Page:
About the watercolour: Robert Jacob Gordon’s investigation into the African black rhinoceros was one of the earliest studies of the species. Along with the watercolour seen here, he produced a variety of anatomical drawings and descriptions, contributing important information on the morphology of rhinos.  

 

Bornean Orangutan

A watercolour painting of an orangutan, seated upright with a stick

Untitled (An orangutan - Pongo pygmaeus), 1709-1753, George Edwards. © Trustees of the British Museum. CC BY-NC-SA 4.0.
Places: Borneo & Sumatra. Habitat: Forests.

Status: Critically Endangered

Bornean orangutans spend the majority of their lives in trees and have an important role to play in their forest habitat. They have been found to have a diet of over 500 plant species, whose seeds they disperse. Borneo's forests are being stripped away through activities such as mining, logging and agricultural at an alarming rate, with an estimated 300 million trees in Borneo being cut down since 1994. Orangutan communities are further disrupted through the capture of individual animals for sale in the illegal pet trade. This is devastating for the species, which has quite a low rate of reproduction with females typically giving birth to just one infant every five to eight years. There has been a 50 per cent decline in the Bornean orangutan population over the past 60 years.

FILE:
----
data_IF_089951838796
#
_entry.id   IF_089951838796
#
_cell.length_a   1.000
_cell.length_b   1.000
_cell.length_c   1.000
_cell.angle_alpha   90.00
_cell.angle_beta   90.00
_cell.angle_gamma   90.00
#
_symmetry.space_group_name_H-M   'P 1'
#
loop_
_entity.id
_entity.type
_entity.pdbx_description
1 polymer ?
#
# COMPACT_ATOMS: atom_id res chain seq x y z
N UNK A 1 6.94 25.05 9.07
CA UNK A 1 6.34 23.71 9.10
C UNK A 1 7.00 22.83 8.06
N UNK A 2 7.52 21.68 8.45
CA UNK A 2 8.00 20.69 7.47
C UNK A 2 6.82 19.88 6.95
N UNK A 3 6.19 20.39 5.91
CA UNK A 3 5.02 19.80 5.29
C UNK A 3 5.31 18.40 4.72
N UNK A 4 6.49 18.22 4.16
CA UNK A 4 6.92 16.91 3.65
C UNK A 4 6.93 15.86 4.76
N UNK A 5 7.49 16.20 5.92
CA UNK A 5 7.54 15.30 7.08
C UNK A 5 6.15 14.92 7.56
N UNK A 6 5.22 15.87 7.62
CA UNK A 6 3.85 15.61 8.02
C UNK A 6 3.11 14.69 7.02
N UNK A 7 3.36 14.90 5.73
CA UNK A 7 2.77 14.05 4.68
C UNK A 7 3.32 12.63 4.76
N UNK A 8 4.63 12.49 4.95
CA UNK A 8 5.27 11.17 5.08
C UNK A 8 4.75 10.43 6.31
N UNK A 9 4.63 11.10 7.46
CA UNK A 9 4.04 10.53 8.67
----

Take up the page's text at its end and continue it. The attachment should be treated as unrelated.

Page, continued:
About the watercolour: George Edwards is known as the ‘father of British ornithology’ because of his influential studies of birds, but in the case of orangutans he probably contributed to confusion about the species. His text in 1758 about ‘the man of the woods’ was criticised for its fanciful illustrations that mixed up the characteristics of chimpanzees, orangutans, and gibbons.